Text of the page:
About Photochromatic Lenses
Photochromatic lenses are designed to change their shading properties when exposed to ultraviolet light. The lenses darken when sunlight hits them, protecting the wearer's eyes from ultraviolet radiation. When sunlight is diminished, the lenses revert to their original, clear state, allowing artificial light to pass through. These lenses are useful both for comfort and for medical purposes.
The ingredient that allows the lenses to change shading properties so quickly is known as silver halide. There are several different kinds of silver halides, though the substance most commonly used is silver chloride. This chemical has been used since the 1960s to create photochromatic lenses for eyeglasses, and works by absorbing ultraviolet light waves. The molecules of the silver halide substance react in a specific manner to the short wavelength properties of UV light. This causes the molecules to absorb energy and makes their atoms vibrate faster. Instead of releasing this energy, the atoms use it to form new bonds with surrounding materials, creating a different substance that darkens the lenses and blocks light.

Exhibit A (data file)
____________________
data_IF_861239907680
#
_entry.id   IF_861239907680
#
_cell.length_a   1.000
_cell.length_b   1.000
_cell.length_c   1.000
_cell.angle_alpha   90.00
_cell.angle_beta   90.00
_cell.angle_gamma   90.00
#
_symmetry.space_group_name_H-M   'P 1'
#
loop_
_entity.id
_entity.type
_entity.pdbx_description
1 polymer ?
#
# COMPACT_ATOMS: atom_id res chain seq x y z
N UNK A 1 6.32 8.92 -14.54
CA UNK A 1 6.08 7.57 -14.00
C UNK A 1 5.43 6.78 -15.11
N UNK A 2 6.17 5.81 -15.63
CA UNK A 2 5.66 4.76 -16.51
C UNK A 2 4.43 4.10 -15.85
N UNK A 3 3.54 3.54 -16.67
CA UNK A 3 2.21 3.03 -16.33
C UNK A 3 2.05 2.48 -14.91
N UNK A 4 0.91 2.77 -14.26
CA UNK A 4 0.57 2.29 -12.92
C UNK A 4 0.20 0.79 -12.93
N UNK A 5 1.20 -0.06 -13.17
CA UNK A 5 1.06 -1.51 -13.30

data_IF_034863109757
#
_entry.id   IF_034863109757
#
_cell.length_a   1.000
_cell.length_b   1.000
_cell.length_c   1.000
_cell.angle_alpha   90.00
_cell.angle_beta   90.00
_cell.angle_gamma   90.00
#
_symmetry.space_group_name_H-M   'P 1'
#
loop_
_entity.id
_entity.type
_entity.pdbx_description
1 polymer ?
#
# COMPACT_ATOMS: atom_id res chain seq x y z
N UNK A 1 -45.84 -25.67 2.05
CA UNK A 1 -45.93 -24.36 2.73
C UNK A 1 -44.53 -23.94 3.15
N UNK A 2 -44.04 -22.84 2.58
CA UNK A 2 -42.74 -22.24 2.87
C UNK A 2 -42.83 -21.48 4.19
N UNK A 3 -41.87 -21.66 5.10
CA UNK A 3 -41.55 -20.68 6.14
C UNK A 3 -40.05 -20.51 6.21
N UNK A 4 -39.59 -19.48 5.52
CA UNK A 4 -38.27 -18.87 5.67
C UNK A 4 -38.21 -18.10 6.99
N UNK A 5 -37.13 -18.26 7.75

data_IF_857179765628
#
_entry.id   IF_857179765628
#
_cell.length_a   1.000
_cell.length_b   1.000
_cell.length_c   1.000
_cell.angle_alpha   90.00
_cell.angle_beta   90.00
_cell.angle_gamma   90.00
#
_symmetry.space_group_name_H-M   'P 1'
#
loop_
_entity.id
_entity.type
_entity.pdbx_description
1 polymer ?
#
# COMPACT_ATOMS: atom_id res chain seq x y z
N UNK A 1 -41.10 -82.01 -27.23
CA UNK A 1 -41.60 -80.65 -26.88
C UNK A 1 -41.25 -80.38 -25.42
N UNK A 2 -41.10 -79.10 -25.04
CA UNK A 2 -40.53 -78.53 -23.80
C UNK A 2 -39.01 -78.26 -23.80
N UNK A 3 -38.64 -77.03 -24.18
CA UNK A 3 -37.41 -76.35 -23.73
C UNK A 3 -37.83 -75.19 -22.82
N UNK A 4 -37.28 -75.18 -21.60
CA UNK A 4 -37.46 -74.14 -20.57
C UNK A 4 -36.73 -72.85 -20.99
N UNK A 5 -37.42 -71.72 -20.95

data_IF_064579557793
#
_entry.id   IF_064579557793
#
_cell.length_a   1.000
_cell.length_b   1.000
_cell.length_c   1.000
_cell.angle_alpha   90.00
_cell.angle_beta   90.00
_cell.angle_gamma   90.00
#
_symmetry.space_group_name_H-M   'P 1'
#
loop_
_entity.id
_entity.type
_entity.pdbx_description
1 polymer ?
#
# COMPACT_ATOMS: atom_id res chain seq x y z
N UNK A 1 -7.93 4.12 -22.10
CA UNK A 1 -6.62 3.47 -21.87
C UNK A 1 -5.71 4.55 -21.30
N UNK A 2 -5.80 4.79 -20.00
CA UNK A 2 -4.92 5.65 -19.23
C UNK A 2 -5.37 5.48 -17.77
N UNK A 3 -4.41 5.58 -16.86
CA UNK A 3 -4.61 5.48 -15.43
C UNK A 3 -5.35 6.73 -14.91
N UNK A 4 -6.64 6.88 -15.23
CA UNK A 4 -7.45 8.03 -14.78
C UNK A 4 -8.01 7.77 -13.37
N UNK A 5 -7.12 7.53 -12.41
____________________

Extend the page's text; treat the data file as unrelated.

When the lens is moved out of the short wavelength UV light into areas where there are longer wavelengths of light, it begins to release energy, and the atoms revert to their original state. This releasing of energy back into the air depends on temperature and material. In a cool room, it may take 10 to 15 minutes or less for the lens to fully revert to its original transparency. But the exchange is a thermal process, and the more heat the lens can transfer into the air, the faster it can change. By comparison, in hot environments, the glasses will take longer to release heat and lose their shading properties.
There are two ways to apply this darkening material. In the beginning, manufacturers mixed the material in with the glass, so that it permeated the lenses. But the glass versions of photochromatic glasses were heavy and awkward, and as technology advanced, they were replaced with both plastic and polycarbonate materials. The silver halide substance was mixed in with these materials in the same way, but the glasses were much lighter and more flexible.
Since the lens material darkened throughout with this permeation approach, how dark the lens become depended on how thick it was. Thin lenses did not provide as much shading protection, and thick lenses could become too dark for users. To solve this problem, manufactures began also applying the silver halide as a film over the top of lenses, allowing them to control the darkening qualities much more precisely.
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